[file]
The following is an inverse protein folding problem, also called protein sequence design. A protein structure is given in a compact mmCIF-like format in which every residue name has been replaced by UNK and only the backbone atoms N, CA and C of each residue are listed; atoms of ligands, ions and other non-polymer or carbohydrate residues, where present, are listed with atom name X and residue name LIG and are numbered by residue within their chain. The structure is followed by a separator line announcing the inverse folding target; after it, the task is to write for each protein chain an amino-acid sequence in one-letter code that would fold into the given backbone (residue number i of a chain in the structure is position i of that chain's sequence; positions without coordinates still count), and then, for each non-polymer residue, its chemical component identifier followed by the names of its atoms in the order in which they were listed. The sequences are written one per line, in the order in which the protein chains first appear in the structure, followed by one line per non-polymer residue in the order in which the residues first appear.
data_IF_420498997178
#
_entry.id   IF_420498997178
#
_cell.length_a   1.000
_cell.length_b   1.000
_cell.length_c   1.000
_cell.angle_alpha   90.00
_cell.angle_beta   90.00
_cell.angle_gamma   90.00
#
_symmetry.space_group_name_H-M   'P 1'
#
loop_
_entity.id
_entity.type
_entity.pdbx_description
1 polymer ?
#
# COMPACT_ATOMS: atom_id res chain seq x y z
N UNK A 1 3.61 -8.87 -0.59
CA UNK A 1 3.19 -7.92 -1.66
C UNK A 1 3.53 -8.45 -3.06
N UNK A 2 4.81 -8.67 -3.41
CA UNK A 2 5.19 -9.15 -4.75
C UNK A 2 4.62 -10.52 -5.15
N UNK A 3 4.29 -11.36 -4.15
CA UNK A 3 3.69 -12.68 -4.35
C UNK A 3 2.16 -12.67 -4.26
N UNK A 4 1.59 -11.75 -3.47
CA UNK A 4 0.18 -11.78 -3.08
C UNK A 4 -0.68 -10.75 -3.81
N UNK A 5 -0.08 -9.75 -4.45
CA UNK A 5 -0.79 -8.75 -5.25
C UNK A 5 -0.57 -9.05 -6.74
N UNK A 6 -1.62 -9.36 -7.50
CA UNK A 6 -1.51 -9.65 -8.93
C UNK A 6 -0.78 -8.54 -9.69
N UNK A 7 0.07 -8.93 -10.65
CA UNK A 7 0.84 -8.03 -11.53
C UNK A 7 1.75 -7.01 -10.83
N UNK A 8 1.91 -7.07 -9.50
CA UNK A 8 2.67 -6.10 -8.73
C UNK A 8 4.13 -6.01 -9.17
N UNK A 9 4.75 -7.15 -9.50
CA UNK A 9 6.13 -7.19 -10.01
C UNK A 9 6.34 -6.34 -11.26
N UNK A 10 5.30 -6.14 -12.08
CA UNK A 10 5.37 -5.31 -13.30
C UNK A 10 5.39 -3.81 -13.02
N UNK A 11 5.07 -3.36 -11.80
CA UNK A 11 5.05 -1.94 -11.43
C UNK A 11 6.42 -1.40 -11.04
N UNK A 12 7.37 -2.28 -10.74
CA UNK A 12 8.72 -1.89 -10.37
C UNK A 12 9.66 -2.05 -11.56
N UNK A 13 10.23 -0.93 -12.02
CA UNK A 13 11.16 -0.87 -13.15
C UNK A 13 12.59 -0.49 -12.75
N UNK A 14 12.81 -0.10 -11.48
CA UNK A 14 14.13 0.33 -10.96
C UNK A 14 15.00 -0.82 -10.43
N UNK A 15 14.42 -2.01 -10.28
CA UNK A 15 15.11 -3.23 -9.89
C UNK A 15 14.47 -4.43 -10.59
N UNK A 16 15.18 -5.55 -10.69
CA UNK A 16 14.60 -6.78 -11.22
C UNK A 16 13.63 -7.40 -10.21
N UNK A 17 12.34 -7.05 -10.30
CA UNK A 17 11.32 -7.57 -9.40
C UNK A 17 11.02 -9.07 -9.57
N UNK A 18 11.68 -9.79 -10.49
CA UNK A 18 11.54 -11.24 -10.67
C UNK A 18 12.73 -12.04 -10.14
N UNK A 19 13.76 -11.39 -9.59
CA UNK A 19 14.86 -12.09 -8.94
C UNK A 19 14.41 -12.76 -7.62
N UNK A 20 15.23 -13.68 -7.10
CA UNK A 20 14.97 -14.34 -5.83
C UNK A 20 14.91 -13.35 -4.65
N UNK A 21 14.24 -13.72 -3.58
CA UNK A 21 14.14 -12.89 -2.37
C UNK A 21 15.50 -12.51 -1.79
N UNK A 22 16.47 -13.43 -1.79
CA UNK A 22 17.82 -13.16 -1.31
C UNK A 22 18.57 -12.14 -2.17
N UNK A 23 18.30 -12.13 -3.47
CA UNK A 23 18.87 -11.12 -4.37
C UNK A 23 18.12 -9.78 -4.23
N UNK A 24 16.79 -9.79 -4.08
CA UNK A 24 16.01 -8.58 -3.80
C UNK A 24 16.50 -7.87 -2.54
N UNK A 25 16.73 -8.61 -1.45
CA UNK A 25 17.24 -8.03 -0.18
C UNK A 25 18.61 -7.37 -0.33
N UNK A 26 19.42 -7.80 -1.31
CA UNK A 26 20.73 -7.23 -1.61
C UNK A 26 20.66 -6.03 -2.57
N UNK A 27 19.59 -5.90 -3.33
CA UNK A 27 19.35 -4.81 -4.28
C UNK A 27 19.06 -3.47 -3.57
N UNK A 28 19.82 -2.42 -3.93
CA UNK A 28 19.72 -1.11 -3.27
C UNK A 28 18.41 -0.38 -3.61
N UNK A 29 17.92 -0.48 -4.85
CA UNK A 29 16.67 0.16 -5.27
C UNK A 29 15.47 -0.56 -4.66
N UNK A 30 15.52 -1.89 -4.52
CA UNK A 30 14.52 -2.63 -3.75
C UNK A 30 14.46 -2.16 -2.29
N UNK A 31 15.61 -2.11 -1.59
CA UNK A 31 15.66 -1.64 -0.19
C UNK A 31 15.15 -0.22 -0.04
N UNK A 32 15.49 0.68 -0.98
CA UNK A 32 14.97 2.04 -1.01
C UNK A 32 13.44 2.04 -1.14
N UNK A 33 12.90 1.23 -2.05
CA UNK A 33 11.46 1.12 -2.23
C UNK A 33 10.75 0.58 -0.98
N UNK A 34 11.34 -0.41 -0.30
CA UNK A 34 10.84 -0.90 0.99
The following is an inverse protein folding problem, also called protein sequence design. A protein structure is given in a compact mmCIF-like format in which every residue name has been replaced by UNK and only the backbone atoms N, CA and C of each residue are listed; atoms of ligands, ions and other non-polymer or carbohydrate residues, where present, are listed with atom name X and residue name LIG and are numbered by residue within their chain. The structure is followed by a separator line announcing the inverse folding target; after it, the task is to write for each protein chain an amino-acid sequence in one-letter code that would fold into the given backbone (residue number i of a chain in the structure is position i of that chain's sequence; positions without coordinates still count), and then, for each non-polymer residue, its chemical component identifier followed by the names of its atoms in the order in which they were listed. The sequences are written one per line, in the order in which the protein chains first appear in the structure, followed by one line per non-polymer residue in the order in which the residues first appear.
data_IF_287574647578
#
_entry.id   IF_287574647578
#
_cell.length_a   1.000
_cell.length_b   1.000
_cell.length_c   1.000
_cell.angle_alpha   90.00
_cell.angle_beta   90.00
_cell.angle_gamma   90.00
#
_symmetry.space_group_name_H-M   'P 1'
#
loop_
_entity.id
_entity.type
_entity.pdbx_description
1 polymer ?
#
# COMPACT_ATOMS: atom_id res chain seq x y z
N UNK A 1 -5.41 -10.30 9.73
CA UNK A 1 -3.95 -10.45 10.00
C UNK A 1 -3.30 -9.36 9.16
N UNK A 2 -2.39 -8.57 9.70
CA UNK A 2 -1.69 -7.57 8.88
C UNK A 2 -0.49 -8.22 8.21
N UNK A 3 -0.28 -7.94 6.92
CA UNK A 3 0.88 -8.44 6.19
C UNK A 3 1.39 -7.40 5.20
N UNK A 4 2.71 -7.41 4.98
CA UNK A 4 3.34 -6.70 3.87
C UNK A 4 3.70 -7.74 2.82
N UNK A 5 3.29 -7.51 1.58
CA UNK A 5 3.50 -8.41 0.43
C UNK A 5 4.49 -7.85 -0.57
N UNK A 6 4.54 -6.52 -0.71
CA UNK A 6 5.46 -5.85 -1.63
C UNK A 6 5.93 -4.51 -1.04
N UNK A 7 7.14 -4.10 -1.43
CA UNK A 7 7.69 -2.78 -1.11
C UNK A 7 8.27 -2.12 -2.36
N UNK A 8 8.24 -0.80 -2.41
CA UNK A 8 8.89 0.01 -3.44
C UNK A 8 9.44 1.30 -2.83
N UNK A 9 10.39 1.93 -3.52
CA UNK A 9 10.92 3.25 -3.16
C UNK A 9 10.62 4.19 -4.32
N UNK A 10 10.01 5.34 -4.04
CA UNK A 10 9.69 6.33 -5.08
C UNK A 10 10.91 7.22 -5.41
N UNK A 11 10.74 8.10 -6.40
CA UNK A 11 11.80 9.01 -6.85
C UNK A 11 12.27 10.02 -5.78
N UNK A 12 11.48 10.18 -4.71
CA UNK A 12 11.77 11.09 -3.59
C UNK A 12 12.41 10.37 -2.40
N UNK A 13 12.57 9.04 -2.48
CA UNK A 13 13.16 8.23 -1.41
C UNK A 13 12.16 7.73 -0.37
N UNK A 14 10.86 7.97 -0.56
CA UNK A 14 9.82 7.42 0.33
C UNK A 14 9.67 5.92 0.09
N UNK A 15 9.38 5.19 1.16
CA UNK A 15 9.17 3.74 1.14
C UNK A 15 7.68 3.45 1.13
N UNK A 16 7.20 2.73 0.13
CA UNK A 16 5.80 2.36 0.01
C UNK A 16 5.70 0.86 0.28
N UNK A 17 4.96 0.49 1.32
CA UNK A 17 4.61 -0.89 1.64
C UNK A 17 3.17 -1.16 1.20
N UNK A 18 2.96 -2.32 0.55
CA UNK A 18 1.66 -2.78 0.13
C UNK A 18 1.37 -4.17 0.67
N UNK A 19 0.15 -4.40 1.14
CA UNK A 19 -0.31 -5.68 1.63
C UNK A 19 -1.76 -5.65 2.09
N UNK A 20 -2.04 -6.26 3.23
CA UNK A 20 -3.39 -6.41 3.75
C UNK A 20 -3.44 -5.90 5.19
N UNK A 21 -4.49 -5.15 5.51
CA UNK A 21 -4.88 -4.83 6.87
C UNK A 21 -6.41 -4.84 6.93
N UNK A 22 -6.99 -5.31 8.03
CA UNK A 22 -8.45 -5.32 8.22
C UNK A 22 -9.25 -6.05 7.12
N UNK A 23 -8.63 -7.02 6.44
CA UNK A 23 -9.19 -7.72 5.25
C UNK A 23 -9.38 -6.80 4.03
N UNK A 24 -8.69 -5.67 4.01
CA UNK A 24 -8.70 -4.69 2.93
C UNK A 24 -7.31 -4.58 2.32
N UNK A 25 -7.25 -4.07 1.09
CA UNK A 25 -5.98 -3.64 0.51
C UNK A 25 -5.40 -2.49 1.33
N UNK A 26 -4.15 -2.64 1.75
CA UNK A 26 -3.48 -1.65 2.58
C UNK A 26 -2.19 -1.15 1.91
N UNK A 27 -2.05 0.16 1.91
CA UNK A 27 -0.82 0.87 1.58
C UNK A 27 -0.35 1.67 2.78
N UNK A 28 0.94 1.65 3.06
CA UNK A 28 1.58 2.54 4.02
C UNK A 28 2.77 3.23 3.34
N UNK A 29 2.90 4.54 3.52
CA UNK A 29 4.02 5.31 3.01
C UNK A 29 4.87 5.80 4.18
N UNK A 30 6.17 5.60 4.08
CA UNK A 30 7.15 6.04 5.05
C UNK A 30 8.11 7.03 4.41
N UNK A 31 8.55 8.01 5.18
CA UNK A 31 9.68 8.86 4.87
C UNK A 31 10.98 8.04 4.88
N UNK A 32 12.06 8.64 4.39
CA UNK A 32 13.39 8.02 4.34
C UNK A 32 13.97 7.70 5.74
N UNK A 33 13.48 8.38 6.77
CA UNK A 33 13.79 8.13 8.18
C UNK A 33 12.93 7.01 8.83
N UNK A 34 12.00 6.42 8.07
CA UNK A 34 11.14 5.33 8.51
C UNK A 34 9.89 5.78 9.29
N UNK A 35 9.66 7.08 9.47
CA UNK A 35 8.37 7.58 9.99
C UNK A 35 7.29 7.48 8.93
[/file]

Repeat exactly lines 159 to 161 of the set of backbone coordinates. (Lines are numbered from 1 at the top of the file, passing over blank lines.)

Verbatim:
N UNK A 6 4.54 -6.52 -0.71
CA UNK A 6 5.46 -5.85 -1.63
C UNK A 6 5.93 -4.51 -1.04